British supermarkets Tesco, Aldi and Asda limit fruits and salads to vegetables.


Major UK supermarkets reopen rationing sales of some basic fruits and vegetables for salad, blaming bad weather that reduced production in Spain and North Africa.


The UK’s largest supermarket confirmed to CNN on Wednesday that it had temporarily limited the number of packs of tomatoes, peppers and cucumbers to three per customer.

Asda told CNN it was temporary. purchase restrictions some items up to three packs per customer. These include tomatoes, peppers, cucumbers and lettuce.

“Like other supermarkets, we are having trouble finding some products grown in southern Spain and North Africa,” said an Asda spokesperson.

Morrisons told CNN that tomatoes, peppers, cucumbers and lettuce were limited to two packs per customer. Aldi, the German discount grocery chain, announced Wednesday that it will also impose a limit of three packs of peppers, cucumbers and tomatoes per person in its UK stores.

Asda, Morrisons and Aldi are the UK’s third, fourth and fifth largest supermarket chains respectively, according to Kantar’s market share data.


The United Kingdom’s second-largest food retailer told CNN it has no plans to restrict fruit and vegetable sales.

The rationing is another blow to UK buyers who are already struggling with record-breaking products. rising priceswho ignited the worst cost of living crisis in decades.

Food price inflation hit 16.7% in the four weeks to Jan. 22, Kantar said. This is the highest level since the data company started tracking the metric in 2008.

“The more we face shortages, the more it will drive food inflation,” said Minette Butters, president of the National Farmers Union (NFU), which represents more than 46,000 farming and growing businesses. BBC Wednesday.

A spokesperson for the UK Department for the Environment, Food and Rural Affairs (Defra) said in a statement: “We understand the public’s concerns about the supply of fresh vegetables. However, the UK has a very resilient food supply chain and is well prepared for disruptions.”

So what explains the empty shelves?

Asda and Morrisons cited bad weather in key growing regions as the main reason for shortages.

Andrew Woods, associate editor of Mintec, a commodity data company, told CNN that the weather is hotter than usual in Spain and Morocco last fall, coupled with a cold snap over the past two weeks, production has plummeted.

According to him, the tomato crop in southern Spain is 20% less than a year ago.

The poorer crops are problematic for UK retailers as they depend on import to replenish their supplies at this time of the year.

According to the British Retail Consortium (BRC), a trade group, UK supermarkets import 95% of their tomatoes and 90% of their lettuce in December and typically import the same proportions in March.

Aldi is limiting purchases of peppers, cucumbers and tomatoes.

James Bailey, chief executive of Waitrose supermarket, told LBC radio on Monday that snow and hail were in Spain, and hail was in parts of North Africa.[ed] from a large proportion” of key crops.

The high-end supermarket chain told CNN it is “monitoring the situation” but has no plans to introduce rationing.

“Give me about [two weeks] and other growing seasons in other parts of the world will catch up, and we should be able to bring back those stocks,” Bailey added.

The BRC also says it expects the current disruption to last several weeks before home-grown products fill gaps on UK store shelves.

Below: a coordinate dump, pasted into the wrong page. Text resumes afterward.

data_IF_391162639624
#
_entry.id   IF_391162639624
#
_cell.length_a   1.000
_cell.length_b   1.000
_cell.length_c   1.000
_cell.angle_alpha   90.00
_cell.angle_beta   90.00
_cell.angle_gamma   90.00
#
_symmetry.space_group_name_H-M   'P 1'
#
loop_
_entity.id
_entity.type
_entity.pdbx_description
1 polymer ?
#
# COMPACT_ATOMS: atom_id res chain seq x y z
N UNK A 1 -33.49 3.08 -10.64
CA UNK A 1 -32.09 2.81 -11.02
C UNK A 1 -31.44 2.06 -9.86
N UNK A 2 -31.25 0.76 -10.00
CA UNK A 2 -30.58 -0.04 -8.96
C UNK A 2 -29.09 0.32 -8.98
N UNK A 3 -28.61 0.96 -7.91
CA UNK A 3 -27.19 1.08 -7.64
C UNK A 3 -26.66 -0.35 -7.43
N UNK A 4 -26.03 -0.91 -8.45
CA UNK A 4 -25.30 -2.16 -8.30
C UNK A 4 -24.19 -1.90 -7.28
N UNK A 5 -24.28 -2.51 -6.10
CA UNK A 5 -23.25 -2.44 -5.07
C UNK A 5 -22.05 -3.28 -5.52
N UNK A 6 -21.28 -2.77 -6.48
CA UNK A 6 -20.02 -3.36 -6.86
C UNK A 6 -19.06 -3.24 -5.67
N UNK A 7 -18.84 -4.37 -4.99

“Supermarkets are adept at managing supply chain challenges and working with farmers to ensure customers have access to a wide range of fresh produce,” Andrew Opie, BRC director of food and sustainability, told CNN.

High input costs According to the NFU, they contributed to shortages of fruits and vegetables, as well as reduced production in the agricultural sector as a whole.

“Labor shortages and skyrocketing energy prices are hitting the poultry industry, already swept by bird flu, as well as horticultural businesses and pig farms,” ​​Butters said in a speech on Tuesday.

Price natural gas – for key entry Nitrogen fertilizers have jumped since Russia invaded Ukraine last year. Although gas prices have declined in recent weeks, they are still three times the historical average. fertilizer costs are up 169% since 2019, Butters noted..

Empty shelves of fruits and vegetables at an Asda store in London on February 21, 2023.

Tomato and cucumber production is expected to fall to its lowest level since the union began keeping records in 1985, according to the NFU, due to declining costs.

Mintec’s Woods said processing and storing vegetables like tomatoes is “energy intensive.”

Europe also struggled with many of the same problems in recent months.

“Across Europe, deliveries [of tomatoes] They are reported to be tight and growers continue to struggle with higher fertilizer, energy and labor costs,” Mintec said in a note.

However, there is currently little indication – in media reports or on social media — that retailers in other countries are rationing sales.

But Defra said in a statement on Wednesday that “similar disruptions are being seen in other countries” and that it is helping British manufacturers by expanding the visa scheme for seasonal workers to fill workforce gaps.

British supermarkets have not cited Brexit as the cause of the supply crisis. But NFU and some campaign groups argue that this exacerbated the labor shortage.

Direct subsidies to British farmers from the European Union are being phased out, increasing uncertainty for farmers, Butters said in her speech. The UK plans to fully implement its own subsidy scheme by 2024.

— Julia Horowitz shared a story.

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